Breakfast with Charlie Braxton and two of his sons at Broad Street Baking Company. Then I drove back to Memphis, but detoured into Water Valley to meet Justin Showah, the owner of Hill Country Records, who had an order of Eric Deaton Trio CDs for me to pick up for Select-O-Hits. The talk in the little grocery store there in Water Valley had been about the weekend death of Memphis music legend Jim Dickinson.
Breakfast at Primo’s in Ridgeland (always good), and then I headed out to the flea market in Pearl to look for old records and Jackson State memoribilia (didn’t find much other than a couple of old Provine High School yearbooks). Events on the Jackson State campus got under way late because people had been out at clubs the night before, so I ducked into the bookstore to kill time and noticed racks of T-shirts announcing the historic football game between Mississippi State and Jackson State in September. I started to buy one, but then I noticed a book by former JSU president Dr. John Peoples, and I bought that instead. I was able to spend some time talking with Dee-1 and his manager, and then Charlie Braxton arrived, followed by Kevin Powell, the keynote speaker for the conference, who was formerly editor-in-chief of Vibe Magazine. After his early afternoon speech, he headed out with me, Charlie and Kamikaze to Cool Al’s in North Jackson, where we ate lunch. Although famous for burgers, I enjoyed the lemon-pepper chicken fingers and freshly cut french-fries.
Back on the Jackson State campus, there was a screening of a documentary about Mississippi rap, but the film upset a community organizer because it contained cursing, and he had brought his grandchildren to the event. He argued with the DJ from Mississippi Valley State that Black art should be appropriate for the elders and the children.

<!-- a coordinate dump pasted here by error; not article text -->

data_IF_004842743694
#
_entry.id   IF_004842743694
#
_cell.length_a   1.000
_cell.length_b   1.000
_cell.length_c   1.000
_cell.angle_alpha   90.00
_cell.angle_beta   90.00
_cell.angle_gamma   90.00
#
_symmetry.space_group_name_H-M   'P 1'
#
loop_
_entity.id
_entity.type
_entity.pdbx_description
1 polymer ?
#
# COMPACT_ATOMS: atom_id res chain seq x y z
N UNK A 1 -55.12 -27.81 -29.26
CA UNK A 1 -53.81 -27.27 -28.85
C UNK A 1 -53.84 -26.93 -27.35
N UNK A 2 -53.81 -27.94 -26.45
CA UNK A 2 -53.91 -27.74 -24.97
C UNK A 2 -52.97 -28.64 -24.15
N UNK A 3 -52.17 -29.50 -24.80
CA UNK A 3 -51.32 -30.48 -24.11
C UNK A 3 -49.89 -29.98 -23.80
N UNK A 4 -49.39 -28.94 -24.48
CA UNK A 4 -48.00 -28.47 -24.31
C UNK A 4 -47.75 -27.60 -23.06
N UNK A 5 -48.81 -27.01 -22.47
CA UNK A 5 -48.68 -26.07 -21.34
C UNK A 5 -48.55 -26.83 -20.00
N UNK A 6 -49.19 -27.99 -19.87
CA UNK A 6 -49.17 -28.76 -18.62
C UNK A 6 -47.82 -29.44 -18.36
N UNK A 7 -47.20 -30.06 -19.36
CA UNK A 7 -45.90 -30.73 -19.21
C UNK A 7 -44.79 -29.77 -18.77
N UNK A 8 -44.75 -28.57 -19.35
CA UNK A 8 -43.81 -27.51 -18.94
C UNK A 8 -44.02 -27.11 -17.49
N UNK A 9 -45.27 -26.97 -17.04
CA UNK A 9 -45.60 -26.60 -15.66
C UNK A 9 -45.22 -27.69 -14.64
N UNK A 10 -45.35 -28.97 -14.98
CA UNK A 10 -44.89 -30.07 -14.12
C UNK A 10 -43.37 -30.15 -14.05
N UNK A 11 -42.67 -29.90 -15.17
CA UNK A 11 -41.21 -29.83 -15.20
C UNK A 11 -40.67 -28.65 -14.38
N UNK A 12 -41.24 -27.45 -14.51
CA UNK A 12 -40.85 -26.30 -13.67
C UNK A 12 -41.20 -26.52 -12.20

The afternoon panel that I was on almost didn’t happen because all the artists were over in the auditorium doing a soundcheck, but they eventually came back over to our panel, and we got underway.
Afterwards, Charlie, Kevin and I decided to go get pizza for dinner, and as we walked out of the back of the Student Center, the Sonic Boom of the South was practicing in the fields just to the north, with the War and Thunder drumline practicing their cadences. We had intended to eat dinner at Sal and Mookie’s Pizza in the Fondren nieghborhood, but they were overcrowded, so we headed to Soulshine Pizza Factory in Ridgeland instead. The food was great, and the conversation stimulating, and then we dropped Charlie back off at his house, and I dropped Kevin back off at the Jackson State guesthouse since he had an early flight back to New York the next day.
I found that the rap performances at the auditorium had ended, but something seemed to be going on on Gibbs-Green Plaza on the yard, so I parked and walked up there. The freshmen had arrived on campus, but some upperclassmen had too, and there were Sigmas doing a step routine near their benches as I walked past. At the Student Center end of the plaza, a DJ and turntables had been set up for what I supposed had been a “welcome back” party, but everything was winding down. I gave the DJ my business card, and then headed back out to the hotel.